Welcome to the first episode of 2022! We’re starting off the year with a truly inspiring guest, Jeroo Billimoria.
She has been a serial social entrepreneur for over 20 years, focusing on empowering youth. She is also an Ashoka and Schwab Fellow.
Listen to her conversation with JP to become energized by her strong sense of duty, her endless optimism, and of course, her wealth of knowledge on being a changemaker.
JEAN-PHILIPPE COURTOIS: Welcome to the latest edition of Positive Leadership Podcast. This is JP, and thanks to all of you for making the time to listen, to engage. And please, let’s keep the feedback coming. It is great to know that increasingly we are building a community of positive leaders around the world as you get more engaged. My guest today is Jeroo Billimoria, who has been a serial social entrepreneur for 20 years. She’s the founder of several NGOs with a core focus on empowering youth, something I’m very passionate about, too, I must say, with my own family’s foundation, Live for Good. Jeroo is one of the worthiest change makers in the world. She is an Ashoka Fellow. She’s a Schwab fellow. But she’s been also given a Social Entrepreneurship Award from the Skoll Foundation. Born in Bombay in India, she now lives in the Netherlands with her husband and two children, where she founded the One Family Foundation. We hope that by the end of this conversation, you will be inspired as much as I’ve been for many years now. So, a very warm welcome, Jeroo, to the Positive Leadership podcast. It’s a pleasure, a delight to have you join us today.
JEROO BILLIMORIA: Thank you very much, JP. I’m really looking forward to this conversation with you.
JEAN-PHILIPPE COURTOIS: So, Jeroo, growing up you seemed to be very influenced by your parents and their commitments to the wider community. Can you tell us more about your childhood, your parents, and how growing up in that household with such a strong sense of service shaped you?
JEROO BILLIMORIA: Yes, I am really lucky and blessed to have parents who are amazing as mine. And I always say my parents were the perfect Ying and Yang and the perfect balance in life. Because my mom was the intellectual social worker, social change agent. And she had a lot of theory, and she did a lot of social work and change. And my father just believed that if you have enough, you have to help everyone around you. So I was brought up with a very strong sense of duty, that you have to help whoever is around whoever’s the community. If we ever walked in the streets, and you know in India, there are several people who live on the streets. My father knew all of them by name. There was always a good word to talk to them to share and be with them and do what he could. My mother, on the other hand, was a professional social worker. She worked in the slum communities, and she’d say, “You need to come. You need to see what is there, and you need to see how you can help.” So I was brought up with a mix of that. And I when I was in the seventh grade, my mom said, “It’s nice to help people, but you need to know how and why.” So research is very important. And seventh, when I was in seventh grade, to earn pocket money, I actually had to do research and data analysis for my mother on adoption because at that point, she was studying inter-country adoption. So it was a really nice blend of two parents.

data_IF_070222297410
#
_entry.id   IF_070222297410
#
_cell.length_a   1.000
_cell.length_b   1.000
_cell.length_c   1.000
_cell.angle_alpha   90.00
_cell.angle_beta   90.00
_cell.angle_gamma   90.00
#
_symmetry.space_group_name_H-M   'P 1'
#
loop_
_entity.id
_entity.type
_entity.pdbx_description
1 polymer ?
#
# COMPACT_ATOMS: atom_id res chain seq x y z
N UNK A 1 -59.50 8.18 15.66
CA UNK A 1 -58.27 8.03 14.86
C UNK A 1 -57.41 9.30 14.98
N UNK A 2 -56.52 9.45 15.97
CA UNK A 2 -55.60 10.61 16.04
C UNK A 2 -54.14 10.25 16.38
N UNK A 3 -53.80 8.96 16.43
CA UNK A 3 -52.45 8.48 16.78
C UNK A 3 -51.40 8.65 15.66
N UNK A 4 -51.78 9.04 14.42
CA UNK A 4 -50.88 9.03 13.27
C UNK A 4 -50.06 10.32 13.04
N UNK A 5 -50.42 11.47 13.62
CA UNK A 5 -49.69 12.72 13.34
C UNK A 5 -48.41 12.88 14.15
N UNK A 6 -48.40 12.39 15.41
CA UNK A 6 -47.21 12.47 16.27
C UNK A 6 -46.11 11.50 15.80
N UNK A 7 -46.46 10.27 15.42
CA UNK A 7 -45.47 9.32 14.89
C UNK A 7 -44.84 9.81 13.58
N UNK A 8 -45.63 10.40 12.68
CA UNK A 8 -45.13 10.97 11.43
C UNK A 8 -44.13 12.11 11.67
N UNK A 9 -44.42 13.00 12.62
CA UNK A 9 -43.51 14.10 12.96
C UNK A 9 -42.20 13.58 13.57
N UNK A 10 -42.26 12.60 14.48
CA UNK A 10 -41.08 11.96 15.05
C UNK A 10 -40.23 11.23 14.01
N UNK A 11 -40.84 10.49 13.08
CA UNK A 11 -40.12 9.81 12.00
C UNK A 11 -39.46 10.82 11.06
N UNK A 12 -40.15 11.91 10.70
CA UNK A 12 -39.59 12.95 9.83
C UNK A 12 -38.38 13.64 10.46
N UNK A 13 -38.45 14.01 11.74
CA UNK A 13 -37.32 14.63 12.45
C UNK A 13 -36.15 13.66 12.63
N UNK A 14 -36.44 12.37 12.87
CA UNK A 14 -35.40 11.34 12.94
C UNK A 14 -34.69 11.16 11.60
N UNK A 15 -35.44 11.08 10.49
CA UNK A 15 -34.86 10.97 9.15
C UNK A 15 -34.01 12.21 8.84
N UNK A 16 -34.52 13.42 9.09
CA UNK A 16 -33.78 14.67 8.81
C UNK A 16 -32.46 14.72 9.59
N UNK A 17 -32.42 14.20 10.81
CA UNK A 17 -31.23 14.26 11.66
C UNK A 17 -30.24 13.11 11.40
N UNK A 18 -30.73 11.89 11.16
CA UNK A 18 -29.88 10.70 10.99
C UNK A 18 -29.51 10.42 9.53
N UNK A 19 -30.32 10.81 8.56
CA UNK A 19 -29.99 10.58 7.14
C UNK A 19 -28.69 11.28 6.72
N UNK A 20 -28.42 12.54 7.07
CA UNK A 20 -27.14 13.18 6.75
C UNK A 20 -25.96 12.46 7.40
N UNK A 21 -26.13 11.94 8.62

JEAN-PHILIPPE COURTOIS: So you did some research at seven.
JEROO BILLIMORIA: In seventh grade, yeah. So, I was around 10. Yeah.
JEAN-PHILIPPE COURTOIS: Yes. Amazing. You know, I’m really struck, Jeroo, by how much, again, our parents can shape us and have a profound impact for a number of us to become what I’m calling entrepreneurs of all lives. I was having a discussion with Arianna Huffington recently in my last podcast episode but also another French basically both social entrepreneurial but really investor as well and business leader, Clara Gaymard, in my home country. And they both shared how much their mother’s unconditional love had built their self-confidence to become what they decided to do. So, as you really this just discuss your parents, your dad, your mam, can you then expand on what you did aged 11 to support the domestic workers I think in your own apartment block?
JEROO BILLIMORIA: Yeah, so that was actually growing up in an average upper-middle-class Indian family. You always have a lot of stuff in the house and around, right. And I was speaking to my mum, and this is, remember, she’s already given me a lot of intellectual that … I think she taught me systems change when I was really young. And she said, “You cannot just talk about …” And, of course, she didn’t use those terms then; it would have gone above me. But she always said, “You don’t need to look at just giving money. You need to look at how you can change the person’s life.” So I was always growing up on just, “Don’t give the person money. Teach the person to fish.” She said teach the person to get their own livelihoods and stand. So all of this was happening, and then we have domestics in the house and in the building, and ironically many of them, they were women mainly. We had men also, but the women used to be beaten by their husbands. They never had any savings.